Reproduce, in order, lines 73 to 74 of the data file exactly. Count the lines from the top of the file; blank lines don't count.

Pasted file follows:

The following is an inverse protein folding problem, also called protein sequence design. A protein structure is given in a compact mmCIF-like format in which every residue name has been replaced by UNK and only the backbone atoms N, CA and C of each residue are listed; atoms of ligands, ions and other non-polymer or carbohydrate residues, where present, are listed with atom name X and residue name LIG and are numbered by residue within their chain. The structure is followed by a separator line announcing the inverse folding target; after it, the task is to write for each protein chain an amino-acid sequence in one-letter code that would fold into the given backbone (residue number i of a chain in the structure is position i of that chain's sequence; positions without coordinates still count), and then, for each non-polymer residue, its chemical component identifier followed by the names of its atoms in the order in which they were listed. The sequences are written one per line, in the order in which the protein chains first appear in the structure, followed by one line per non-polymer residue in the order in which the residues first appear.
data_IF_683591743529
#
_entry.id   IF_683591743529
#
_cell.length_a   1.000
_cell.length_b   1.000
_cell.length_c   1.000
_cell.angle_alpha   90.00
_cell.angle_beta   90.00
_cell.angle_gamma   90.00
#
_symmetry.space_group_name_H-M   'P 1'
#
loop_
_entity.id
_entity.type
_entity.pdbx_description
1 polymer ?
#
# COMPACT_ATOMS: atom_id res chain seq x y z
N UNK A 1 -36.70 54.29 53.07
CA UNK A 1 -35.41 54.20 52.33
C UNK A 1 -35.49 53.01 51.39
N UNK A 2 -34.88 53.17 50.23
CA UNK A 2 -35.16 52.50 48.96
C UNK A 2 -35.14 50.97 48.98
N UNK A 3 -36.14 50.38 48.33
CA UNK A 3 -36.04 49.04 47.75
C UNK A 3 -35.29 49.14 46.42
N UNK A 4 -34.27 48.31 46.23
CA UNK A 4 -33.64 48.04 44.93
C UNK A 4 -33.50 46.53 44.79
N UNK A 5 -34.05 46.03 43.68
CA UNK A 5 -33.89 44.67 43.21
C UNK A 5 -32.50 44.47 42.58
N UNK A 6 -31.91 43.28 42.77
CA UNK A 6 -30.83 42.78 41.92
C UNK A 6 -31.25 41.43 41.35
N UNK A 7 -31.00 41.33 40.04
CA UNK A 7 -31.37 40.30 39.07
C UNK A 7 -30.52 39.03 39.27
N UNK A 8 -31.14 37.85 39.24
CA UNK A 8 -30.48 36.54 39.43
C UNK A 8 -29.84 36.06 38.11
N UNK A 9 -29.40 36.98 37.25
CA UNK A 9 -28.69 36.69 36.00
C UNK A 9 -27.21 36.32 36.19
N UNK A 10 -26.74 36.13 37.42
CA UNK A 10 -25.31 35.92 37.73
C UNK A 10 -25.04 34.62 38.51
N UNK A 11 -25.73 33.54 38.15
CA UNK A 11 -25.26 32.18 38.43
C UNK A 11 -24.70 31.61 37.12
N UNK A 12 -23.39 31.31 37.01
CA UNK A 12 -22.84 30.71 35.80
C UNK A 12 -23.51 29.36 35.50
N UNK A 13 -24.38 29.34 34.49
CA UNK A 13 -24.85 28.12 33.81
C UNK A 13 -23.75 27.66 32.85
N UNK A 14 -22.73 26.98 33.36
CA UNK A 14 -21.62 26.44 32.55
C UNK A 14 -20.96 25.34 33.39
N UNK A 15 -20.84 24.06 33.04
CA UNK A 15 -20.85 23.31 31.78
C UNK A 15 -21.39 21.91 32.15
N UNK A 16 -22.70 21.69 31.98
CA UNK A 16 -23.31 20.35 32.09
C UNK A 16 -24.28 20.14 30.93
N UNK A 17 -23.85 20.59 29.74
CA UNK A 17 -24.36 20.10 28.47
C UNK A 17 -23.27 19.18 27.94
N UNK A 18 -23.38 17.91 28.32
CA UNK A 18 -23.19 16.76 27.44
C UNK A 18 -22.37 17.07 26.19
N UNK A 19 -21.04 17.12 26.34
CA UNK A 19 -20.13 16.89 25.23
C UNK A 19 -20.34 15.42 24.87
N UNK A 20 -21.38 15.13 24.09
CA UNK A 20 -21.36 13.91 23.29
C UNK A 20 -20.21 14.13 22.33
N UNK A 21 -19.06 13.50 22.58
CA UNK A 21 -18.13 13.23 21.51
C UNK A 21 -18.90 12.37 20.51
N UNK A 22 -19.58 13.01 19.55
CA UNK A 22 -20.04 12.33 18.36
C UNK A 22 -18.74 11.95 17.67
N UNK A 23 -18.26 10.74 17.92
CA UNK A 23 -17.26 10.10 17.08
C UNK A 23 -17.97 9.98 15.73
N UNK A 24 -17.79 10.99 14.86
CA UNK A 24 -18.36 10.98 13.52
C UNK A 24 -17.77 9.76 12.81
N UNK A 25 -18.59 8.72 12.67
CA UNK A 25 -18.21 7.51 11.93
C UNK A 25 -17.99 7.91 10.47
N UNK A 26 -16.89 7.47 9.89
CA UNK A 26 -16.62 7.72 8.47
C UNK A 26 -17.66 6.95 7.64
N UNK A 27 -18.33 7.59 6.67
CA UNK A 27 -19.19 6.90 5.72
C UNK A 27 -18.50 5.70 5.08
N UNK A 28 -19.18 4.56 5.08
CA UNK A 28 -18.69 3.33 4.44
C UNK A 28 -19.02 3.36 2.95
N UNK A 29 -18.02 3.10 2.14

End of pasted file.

N UNK A 18 -23.38 17.91 28.32
CA UNK A 18 -23.19 16.76 27.44